FIGS. 5A to 5D illustrate the rotating disc 500 according to one preferred embodiment. As with the stationary disc 300, the rotating disc 500 is preferably symmetrical about the central radial plane, which is illustrated in FIGS. 5A and 5B by the dashed line and identified generally by the reference numeral RRP identifying the central radial disc radial plane. However, it is understood that the radial disc 500 may have other orientations and shapes and need not necessarily be symmetrical about the central radial disc radial plane RRP.

In a preferred embodiment shown in FIGS. 5A to 5D, the rotating disc 500 has preferably a first side 501 shown in FIG. 5A, and a second side 502, shown in FIG. 5C. The first side 501 preferably has a first cutting surface 511 and the second side, 502, preferably has a second cutting surface 521. In a preferred embodiment, where the rotating disc 500 is substantially symmetrical about the radial disc radial plane RRP, it is understood that the first cutting surface 511 will be substantially identical to the second cutting surface 521. As illustrated in FIG. 6, the first and second cutting surfaces 511, 521 of this embodiment have respective radial ridges 512, 522, having sharpened edges 513, 523, respectively. This is shown best in FIG. 6 with the understanding that in this preferred embodiment, the first side 501 is substantially the same as the second side 502.

As illustrated best in FIGS. 6A and 6B, the rotating disc 500 is connected to the carrying plate 540. This may be accomplished by a number of means including, as illustrated in FIG. 6, having a securing device 550, such as a screw, bolt, etc. going through holes 575 on the inner attaching flange 504 and corresponding holes 545 on the carrying plate 540 to attach the rotating disc 500 to the carrying plate 540.

Furthermore, as also illustrated in FIGS. 6A and 6B, the carrying plate 540 is itself attached to a bushing 530. This can be accomplished through other securing devices going through the holes 535 in the bushing 530 and corresponding holes 545B in the carrying plate 540. The bushing 530 and carrying plate 540 can then be connected to the rotating shaft 136 discussed above. When the rotating disc 500 is attached to the carrying plate 540, the rotating shaft 136 will rotate the rotating disc 500 about the longitudinal axis LA as shown generally by reference in FIGS. 6A and 6B corresponding to the longitudinal axis LA shown in FIG. 2.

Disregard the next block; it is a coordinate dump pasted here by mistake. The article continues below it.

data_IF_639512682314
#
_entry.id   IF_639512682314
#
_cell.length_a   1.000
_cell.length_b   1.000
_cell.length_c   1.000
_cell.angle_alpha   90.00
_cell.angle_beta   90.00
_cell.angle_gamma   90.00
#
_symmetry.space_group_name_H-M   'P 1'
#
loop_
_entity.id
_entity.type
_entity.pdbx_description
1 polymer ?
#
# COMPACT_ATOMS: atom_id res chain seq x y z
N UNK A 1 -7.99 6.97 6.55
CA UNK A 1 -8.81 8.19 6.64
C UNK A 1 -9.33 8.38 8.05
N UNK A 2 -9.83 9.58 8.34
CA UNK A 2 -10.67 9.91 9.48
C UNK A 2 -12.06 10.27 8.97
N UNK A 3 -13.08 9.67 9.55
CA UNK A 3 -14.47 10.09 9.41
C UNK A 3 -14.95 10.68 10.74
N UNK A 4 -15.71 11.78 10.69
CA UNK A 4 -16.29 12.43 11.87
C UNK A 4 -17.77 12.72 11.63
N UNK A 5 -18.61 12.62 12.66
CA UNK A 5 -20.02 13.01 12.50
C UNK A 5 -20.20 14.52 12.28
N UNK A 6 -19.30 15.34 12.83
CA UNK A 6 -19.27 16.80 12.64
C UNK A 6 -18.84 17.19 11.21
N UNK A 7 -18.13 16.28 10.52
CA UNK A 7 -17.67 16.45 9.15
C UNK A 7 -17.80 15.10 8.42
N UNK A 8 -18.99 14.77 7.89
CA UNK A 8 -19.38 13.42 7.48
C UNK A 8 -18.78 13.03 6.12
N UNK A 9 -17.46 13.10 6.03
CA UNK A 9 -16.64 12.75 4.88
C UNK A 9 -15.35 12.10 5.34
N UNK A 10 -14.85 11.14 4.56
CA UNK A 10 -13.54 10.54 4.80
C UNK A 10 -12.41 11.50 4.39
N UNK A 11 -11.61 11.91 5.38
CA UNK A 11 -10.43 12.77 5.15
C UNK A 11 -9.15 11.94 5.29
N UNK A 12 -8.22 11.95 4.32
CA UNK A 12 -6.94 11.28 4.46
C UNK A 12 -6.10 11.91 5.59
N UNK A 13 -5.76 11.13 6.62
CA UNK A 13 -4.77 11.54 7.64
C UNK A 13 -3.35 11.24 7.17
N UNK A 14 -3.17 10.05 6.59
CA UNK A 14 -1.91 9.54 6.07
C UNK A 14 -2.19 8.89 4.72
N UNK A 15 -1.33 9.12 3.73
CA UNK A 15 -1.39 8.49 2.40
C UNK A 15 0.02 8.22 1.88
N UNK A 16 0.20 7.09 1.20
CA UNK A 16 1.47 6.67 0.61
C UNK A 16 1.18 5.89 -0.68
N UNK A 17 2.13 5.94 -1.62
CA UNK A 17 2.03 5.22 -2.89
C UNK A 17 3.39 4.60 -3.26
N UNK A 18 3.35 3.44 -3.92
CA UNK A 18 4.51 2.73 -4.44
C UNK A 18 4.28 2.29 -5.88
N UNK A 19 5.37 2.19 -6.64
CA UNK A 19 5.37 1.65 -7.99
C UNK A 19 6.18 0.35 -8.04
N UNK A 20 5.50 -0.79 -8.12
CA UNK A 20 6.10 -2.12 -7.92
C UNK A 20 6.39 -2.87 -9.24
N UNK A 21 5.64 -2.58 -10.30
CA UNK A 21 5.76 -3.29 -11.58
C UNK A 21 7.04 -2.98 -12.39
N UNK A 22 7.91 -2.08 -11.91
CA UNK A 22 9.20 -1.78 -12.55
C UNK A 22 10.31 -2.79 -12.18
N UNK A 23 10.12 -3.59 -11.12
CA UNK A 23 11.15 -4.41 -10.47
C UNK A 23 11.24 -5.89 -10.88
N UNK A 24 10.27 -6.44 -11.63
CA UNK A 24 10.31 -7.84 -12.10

Similar to the stationary disc 300, the rotating disc 500 can be attached to the carrying plate 540 and then fixed to the rotating shaft 136 in a first orientation, where the first cutting surface 511 is facing the stationary disc 300 to reduce input material 10. This would be the case, for instance, when the first side 501 is facing away from the carrying plate 540. In this first orientation, the first cutting surface 511 can interact with the corresponding cutting surface 311 of the stationary disc 300 to reduce input material 10. Once the first rotating cutting surface 511 is no longer functional for reducing input material 10, such as if the edges 513 have become dull, the rotating disc 500 can be detached from the carrying plate 540 and re-attached in a second orientation, with the second rotating cutting surface 521 facing the stationary disc 300 to reduce input material 10. In this way, the effective useful life of the rotating cutting disc 500 can be doubled. Preferably, the rotating disc 500 and the stationary disc 300 are changed from their respective first orientation to their respective second orientation, at the same time, to minimize maintenance time.